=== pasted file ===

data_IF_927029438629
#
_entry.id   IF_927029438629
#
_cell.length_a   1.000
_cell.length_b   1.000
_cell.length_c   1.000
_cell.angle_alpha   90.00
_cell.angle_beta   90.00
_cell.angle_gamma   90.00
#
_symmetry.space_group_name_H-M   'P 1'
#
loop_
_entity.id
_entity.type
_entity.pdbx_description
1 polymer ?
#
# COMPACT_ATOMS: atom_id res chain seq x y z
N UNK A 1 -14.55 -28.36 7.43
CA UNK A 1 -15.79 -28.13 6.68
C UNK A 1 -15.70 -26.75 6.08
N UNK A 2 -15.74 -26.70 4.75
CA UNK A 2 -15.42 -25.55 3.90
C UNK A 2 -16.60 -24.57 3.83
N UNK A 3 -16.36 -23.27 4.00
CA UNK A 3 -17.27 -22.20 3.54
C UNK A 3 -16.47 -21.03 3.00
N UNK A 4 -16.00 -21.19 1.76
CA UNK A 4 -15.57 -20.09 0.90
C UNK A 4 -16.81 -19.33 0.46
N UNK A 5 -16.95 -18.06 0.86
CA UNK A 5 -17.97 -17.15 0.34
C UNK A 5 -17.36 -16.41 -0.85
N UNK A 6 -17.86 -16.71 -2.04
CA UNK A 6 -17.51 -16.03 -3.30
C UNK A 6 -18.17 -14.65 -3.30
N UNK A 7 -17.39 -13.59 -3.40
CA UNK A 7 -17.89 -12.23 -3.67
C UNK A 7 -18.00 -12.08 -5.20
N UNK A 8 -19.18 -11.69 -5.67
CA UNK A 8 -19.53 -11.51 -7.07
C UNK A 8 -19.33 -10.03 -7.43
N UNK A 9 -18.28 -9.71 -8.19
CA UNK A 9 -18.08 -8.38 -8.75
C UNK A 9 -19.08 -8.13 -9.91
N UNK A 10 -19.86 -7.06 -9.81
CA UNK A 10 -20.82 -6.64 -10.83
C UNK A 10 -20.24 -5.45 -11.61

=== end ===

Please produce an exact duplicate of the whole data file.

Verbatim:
data_IF_927029438629
#
_entry.id   IF_927029438629
#
_cell.length_a   1.000
_cell.length_b   1.000
_cell.length_c   1.000
_cell.angle_alpha   90.00
_cell.angle_beta   90.00
_cell.angle_gamma   90.00
#
_symmetry.space_group_name_H-M   'P 1'
#
loop_
_entity.id
_entity.type
_entity.pdbx_description
1 polymer ?
#
# COMPACT_ATOMS: atom_id res chain seq x y z
N UNK A 1 -14.55 -28.36 7.43
CA UNK A 1 -15.79 -28.13 6.68
C UNK A 1 -15.70 -26.75 6.08
N UNK A 2 -15.74 -26.70 4.75
CA UNK A 2 -15.42 -25.55 3.90
C UNK A 2 -16.60 -24.57 3.83
N UNK A 3 -16.36 -23.27 4.00
CA UNK A 3 -17.27 -22.20 3.54
C UNK A 3 -16.47 -21.03 3.00
N UNK A 4 -16.00 -21.19 1.76
CA UNK A 4 -15.57 -20.09 0.90
C UNK A 4 -16.81 -19.33 0.46
N UNK A 5 -16.95 -18.06 0.86
CA UNK A 5 -17.97 -17.15 0.34
C UNK A 5 -17.36 -16.41 -0.85
N UNK A 6 -17.86 -16.71 -2.04
CA UNK A 6 -17.51 -16.03 -3.30
C UNK A 6 -18.17 -14.65 -3.30
N UNK A 7 -17.39 -13.59 -3.40
CA UNK A 7 -17.89 -12.23 -3.67
C UNK A 7 -18.00 -12.08 -5.20
N UNK A 8 -19.18 -11.69 -5.67
CA UNK A 8 -19.53 -11.51 -7.07
C UNK A 8 -19.33 -10.03 -7.43
N UNK A 9 -18.28 -9.71 -8.19
CA UNK A 9 -18.08 -8.38 -8.75
C UNK A 9 -19.08 -8.13 -9.91
N UNK A 10 -19.86 -7.06 -9.81
CA UNK A 10 -20.82 -6.64 -10.83
C UNK A 10 -20.24 -5.45 -11.61